Sheriff supports harsher punishment for copper thieves
After dealing with copper theft in his own store, newly-elected State Rep. Lance Harris of Alexandria filed House Bill 48. The bill aims to include the level of damage that thieves cause when stealing copper into the determination of their punishments.
St. Charles Sheriff Greg Champagne said he supports anything that will give copper thieves harsher penalties.
"Copper thefts have been a big problem (in St. Charles Parish)," Champagne said. "We had a pretty big increase in theft and a lot of that was copper. Itís a problem all over the country.
"There is still too easy of a market for a copper thief to get rid of his product."
Copper thefts have shot up recently across the country due to the price of metal more than doubling.
Under current law, thieves who steal copper from a religious entity are punished based on the value of the metal taken. Other copper thefts are punishable as either misdemeanor or felony theft.
Under the new bill, a judge would be able to base the penalty on the value of the metal, the cost of replacement and the cost of repairing the property damage in the theft. The new rules would increase penalties, including larger fines and longer sentences.
The legislation specifically calls for up to 10 years in prison and/or up to $5,000 in fines for copper theft worth $1,000 or more; up to five years in prison and/or up to $2,000 in fines for copper theft between $500 and $1,000; and up to two years in jail and/or $1,000 in fines for copper theft less than $500.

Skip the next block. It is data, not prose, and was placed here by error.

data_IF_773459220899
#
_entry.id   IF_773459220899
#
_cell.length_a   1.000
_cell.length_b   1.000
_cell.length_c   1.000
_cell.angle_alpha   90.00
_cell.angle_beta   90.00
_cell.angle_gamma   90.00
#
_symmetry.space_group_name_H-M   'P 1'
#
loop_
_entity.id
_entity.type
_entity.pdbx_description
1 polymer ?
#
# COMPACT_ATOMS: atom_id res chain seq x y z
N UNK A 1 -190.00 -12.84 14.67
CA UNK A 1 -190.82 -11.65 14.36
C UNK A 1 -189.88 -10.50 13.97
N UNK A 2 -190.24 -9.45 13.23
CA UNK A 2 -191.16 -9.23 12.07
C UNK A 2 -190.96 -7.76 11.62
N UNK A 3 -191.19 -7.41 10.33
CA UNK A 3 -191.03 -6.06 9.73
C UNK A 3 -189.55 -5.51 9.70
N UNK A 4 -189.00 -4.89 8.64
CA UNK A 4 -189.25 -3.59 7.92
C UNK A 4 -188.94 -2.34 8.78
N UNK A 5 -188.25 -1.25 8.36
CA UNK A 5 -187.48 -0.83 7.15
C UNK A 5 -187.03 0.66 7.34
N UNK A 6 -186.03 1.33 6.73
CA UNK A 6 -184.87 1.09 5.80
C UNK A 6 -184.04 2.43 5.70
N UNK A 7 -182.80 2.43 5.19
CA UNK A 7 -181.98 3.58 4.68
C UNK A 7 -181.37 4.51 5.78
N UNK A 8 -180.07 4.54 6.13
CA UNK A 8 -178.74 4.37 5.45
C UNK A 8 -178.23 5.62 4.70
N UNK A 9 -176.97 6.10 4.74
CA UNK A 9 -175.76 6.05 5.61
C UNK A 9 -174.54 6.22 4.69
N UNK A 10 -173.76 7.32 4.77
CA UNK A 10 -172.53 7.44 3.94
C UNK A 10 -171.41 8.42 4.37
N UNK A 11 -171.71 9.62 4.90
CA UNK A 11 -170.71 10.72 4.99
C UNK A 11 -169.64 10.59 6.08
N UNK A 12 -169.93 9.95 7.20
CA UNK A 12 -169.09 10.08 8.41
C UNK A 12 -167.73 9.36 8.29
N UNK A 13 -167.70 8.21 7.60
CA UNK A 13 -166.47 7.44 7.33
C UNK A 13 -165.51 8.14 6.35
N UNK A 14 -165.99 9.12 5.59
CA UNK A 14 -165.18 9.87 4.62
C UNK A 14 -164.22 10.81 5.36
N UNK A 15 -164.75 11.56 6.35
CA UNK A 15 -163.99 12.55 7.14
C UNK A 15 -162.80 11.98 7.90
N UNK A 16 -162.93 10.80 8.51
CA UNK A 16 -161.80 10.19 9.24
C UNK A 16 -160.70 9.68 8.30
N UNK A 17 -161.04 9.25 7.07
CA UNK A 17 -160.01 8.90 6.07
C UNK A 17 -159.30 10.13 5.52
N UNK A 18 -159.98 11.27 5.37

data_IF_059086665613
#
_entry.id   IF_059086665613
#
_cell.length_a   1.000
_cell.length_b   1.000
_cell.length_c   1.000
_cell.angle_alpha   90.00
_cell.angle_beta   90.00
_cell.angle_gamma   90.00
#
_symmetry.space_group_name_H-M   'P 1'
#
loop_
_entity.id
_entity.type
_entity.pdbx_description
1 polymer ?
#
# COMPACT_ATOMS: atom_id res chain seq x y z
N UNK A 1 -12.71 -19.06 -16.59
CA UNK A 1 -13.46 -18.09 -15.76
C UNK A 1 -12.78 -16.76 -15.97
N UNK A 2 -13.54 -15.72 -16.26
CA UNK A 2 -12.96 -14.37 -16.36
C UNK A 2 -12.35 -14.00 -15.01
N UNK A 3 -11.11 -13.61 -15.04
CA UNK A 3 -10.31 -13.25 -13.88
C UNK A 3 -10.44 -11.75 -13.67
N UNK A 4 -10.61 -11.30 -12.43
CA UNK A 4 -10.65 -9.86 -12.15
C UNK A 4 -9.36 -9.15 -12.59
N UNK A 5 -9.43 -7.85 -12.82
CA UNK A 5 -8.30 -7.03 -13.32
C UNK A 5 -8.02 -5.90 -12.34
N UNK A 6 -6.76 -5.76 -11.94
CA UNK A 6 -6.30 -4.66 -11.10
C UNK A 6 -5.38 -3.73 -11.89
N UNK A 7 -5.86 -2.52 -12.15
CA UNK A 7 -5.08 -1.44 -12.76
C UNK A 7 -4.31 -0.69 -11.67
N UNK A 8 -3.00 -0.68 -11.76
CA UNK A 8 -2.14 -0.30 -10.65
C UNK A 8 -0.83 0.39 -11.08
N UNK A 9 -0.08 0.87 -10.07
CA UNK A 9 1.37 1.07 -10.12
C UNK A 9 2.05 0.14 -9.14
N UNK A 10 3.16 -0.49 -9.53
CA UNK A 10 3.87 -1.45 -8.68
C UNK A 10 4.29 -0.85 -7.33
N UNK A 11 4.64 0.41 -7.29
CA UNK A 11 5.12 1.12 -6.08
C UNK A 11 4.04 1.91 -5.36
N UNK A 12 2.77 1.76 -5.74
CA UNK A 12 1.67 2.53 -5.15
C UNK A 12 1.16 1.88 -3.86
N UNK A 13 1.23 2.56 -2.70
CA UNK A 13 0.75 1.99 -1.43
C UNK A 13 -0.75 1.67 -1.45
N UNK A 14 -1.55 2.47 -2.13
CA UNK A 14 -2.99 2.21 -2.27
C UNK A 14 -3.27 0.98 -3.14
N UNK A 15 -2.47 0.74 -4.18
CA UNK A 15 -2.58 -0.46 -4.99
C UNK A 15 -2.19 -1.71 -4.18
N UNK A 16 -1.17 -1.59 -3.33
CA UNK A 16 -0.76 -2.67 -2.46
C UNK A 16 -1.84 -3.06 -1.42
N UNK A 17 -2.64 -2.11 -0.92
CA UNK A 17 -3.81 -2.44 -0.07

Synthetic marijuana could cost law-breakers liquor license
Copper thieves are not the only law-breakers who could soon face harsher penalties.
Businesses caught selling synthetic marijuana could have their liquor and tobacco licenses suspended, with the goal of revoking them permanently.
The Office of Alcohol and Tobacco Control has already suspended the licenses of two businesses – in Baton Rouge and Baker – that were caught selling the illegal substance.
"Iím all for anything that toughens that law up," Champagne said.
While he believes it would further reduce instances of synthetic marijuana sales in the state, Champagne said St. Charles has not had a problem with the sales since the substance was first deemed illegal.
"When the governor came out with his executive order, we made one of the first arrests in the state on that," Champagne said. "I think they might have gotten the message locally."
Champagne said the Sheriffís Office is regularly checking on local businesses to make sure no one is selling the synthetic drug, but that some people could still be getting away with it.
"Everybodyís only as strong as the weakest link," he said. "If anybody knows about (someone selling synthetic marijuana), we want them to tell us.
"Iím all for toughening up the law on both of these things."
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